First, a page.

dancers are not like us. They look better in boy shorts than we ever will, all sinewy thighs and chiseled abs. They have torsos and limbs so flexible it hurts to watch them in play. They are cross-trained in multiple styles, multicultural and good-looking—it's aesthetically pleasing just to watch their hair whip around their cheekbones as they execute multiple turns and big jumps.
It would have been better still to see them dance something more substantive than what we got when Complexions made its Portland debut last night courtesy of White Bird Dance.
Company founders Desmond Richardson
and Dwight Rhoden
come from Alvin Ailey
, one of America's best-loved dance institutions. And Rhoden's work belongs to some of the country's biggest companies. So when Complexions debuted last night at Arlene Schnitzer Concert Hall, seats were full and expectations were high.
There were suggestions of serious intent with Mercy
, an ensemble piece that, like Ailey's Revelations
, took its cues from the gospel. Costumed mostly in white (Judith Jamison's long skirt from Cry
made a guest appearance) and set to church bells, chanting, gospel and a remix of Mendelssohn's Hallelujah Chorus
, the dancers salted beautiful balances and washes of movement with praying and genuflecting gestures. Sound alternated with silence and breath. A sinner in red neoprene strode through the angelic horde until he was hoisted face-up toward the heavens. It seemed fraught with meaning, and yet was strangely unmoving.
At this juncture, it seems worth mentioning that Rhoden has also contributed to So You Think You Can Dance, and elements of this program would not have been out of place there. Moody Booty Blues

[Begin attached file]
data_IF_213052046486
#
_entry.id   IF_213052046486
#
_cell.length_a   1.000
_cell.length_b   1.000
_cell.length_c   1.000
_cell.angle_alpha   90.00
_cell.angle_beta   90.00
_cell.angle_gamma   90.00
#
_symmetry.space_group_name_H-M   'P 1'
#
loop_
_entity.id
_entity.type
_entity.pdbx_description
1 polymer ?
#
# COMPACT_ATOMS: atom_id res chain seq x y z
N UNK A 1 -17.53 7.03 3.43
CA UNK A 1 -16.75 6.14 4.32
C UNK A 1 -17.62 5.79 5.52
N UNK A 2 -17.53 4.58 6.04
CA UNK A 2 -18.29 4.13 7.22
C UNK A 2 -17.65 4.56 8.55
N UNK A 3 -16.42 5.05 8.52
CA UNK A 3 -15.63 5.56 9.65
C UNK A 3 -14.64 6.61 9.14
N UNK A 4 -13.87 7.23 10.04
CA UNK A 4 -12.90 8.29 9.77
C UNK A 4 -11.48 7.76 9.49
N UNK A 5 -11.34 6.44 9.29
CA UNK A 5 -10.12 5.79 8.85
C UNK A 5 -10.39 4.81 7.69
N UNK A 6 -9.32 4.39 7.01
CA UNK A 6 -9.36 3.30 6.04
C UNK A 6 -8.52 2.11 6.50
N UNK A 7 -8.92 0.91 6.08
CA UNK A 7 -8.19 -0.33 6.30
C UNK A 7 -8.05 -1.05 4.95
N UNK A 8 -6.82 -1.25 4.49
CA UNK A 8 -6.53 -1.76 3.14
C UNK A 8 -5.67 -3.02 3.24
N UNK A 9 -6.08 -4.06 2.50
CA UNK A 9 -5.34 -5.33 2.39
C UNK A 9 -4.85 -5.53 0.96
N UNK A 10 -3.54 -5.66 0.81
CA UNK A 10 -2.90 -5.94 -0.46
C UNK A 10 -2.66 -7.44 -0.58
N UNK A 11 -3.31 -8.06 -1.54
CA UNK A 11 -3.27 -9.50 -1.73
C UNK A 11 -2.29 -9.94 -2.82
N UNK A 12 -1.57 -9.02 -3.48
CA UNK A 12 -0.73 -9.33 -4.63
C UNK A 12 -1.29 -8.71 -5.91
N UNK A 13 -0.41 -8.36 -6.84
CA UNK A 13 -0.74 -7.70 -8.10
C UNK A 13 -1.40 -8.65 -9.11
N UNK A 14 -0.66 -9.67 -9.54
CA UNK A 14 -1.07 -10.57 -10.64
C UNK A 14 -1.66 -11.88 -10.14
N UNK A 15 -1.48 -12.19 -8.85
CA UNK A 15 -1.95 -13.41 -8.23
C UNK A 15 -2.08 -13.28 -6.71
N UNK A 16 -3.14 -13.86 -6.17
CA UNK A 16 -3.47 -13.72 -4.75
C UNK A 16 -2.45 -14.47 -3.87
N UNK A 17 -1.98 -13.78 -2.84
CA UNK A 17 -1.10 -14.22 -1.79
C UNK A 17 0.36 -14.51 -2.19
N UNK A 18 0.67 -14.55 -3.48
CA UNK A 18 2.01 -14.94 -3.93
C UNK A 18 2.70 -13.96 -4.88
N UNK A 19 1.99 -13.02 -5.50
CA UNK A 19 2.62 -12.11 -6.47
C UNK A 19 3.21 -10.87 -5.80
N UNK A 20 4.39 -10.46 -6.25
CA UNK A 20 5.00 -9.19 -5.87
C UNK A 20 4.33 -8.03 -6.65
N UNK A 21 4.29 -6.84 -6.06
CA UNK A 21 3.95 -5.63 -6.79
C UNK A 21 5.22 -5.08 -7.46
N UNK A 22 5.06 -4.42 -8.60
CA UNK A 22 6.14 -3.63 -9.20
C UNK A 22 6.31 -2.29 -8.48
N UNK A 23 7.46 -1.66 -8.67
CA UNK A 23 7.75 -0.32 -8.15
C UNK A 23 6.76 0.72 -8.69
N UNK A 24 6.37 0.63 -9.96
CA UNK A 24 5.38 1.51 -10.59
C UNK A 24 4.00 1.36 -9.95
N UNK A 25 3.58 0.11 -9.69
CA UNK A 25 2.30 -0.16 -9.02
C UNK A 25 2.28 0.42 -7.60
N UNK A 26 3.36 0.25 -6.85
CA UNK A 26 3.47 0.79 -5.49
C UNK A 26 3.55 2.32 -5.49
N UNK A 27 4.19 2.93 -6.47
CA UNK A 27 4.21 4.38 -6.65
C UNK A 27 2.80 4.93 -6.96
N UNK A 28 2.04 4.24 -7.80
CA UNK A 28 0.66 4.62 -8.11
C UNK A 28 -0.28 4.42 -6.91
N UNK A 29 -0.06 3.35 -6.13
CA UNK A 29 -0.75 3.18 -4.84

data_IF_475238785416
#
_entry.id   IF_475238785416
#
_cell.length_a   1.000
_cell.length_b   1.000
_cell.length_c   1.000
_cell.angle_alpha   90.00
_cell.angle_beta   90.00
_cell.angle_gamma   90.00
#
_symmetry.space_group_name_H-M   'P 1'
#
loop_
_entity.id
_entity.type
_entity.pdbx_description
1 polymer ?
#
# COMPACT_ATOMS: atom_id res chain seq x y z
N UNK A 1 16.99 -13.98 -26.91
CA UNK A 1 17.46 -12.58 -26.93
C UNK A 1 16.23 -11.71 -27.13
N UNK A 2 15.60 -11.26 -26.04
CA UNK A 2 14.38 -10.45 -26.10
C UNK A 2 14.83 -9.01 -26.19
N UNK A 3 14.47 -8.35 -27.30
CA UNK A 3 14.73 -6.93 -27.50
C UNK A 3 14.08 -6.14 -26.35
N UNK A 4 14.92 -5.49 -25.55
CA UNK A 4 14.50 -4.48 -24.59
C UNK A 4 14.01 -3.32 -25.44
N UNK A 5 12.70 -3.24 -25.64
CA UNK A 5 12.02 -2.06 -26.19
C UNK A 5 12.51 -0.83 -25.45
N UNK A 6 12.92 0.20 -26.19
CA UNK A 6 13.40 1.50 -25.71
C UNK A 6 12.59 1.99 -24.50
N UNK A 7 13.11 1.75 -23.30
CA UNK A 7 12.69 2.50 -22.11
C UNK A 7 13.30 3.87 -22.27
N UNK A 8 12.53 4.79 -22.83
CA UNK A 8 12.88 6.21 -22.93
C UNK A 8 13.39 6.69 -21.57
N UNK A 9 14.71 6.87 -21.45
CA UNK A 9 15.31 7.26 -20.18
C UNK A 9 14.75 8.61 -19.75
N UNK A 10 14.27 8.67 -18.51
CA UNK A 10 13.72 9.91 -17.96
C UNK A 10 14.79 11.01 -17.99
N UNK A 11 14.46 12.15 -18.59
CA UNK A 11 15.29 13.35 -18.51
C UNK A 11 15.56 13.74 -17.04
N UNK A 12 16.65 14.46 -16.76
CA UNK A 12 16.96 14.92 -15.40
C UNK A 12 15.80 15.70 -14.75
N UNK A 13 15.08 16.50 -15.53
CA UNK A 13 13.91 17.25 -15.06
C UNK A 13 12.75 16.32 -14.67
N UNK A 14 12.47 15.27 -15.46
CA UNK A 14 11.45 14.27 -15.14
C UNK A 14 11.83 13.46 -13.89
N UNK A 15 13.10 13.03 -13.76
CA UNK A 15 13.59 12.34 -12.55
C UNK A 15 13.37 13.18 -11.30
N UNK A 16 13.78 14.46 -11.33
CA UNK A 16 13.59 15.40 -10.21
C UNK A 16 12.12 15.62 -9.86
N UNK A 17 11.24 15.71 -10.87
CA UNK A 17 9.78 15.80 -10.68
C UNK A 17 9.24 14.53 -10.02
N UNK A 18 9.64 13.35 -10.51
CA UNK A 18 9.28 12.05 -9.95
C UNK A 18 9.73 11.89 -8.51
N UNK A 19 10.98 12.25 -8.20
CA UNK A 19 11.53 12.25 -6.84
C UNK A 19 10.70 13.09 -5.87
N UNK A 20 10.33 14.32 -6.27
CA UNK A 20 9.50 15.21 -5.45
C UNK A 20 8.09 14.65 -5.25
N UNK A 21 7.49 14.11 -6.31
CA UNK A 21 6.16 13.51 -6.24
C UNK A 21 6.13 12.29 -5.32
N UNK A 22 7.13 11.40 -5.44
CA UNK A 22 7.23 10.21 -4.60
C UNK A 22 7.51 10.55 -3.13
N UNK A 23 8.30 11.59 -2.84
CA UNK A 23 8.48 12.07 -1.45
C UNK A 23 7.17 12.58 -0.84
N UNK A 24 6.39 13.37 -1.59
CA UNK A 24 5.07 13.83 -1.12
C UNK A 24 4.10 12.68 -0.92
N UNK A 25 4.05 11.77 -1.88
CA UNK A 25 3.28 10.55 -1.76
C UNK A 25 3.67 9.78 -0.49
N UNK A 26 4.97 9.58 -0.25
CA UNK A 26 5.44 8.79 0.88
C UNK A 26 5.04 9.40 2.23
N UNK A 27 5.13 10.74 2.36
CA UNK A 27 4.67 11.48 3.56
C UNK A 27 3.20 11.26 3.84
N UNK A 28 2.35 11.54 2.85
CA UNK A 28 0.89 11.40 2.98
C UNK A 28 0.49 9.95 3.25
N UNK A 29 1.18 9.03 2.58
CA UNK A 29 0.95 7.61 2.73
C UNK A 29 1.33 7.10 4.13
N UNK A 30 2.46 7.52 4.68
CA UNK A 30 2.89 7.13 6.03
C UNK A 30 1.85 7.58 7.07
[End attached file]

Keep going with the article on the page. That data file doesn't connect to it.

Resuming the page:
– featuring bare-chested men in jeans and women in red slinky gowns and pointe shoes – set ballet to bar blues and looked cheesy, as that combination usually does. Momentary Forevers
, a pas deux for Natiya Kezevadze and Juan Rodriguez, fared better, with sculptural partnering and a corkscrewing turn that set her orange asymmetrical tutu aflutter. The men in Gone
, particularly Clifford Williams, breezed through tilted extensions, fast turns and hip-hop-inflected freezes. It's hard not to love Richardson, whose career has included wonderful dramatic roles, although his solo Moonlight
was reminiscent of a great actor who occasionally over-enunciates or an opera singer who throws in an extra trill because she can.
That left Rise
, a suite of dances set to U2. It opened with dancers facing the audience and running in place because, as Bono exclaims in the opening song, “Where the Streets Have No Name,” “I want to run!” As much as this piece had going for it – shifting stadium-style lighting, a flutter of hands from the dancers during recorded applause – it also had detracting from it. “Desire
” opened with a jolt of excitement that faded as one dancer wandered around playing air guitar, something that, like talking babies or dogs with sunglasses, is never funny and yet persists. Complexions has more to offer than this, so let's hope for a return visit with material that shows its dancers to better advantage.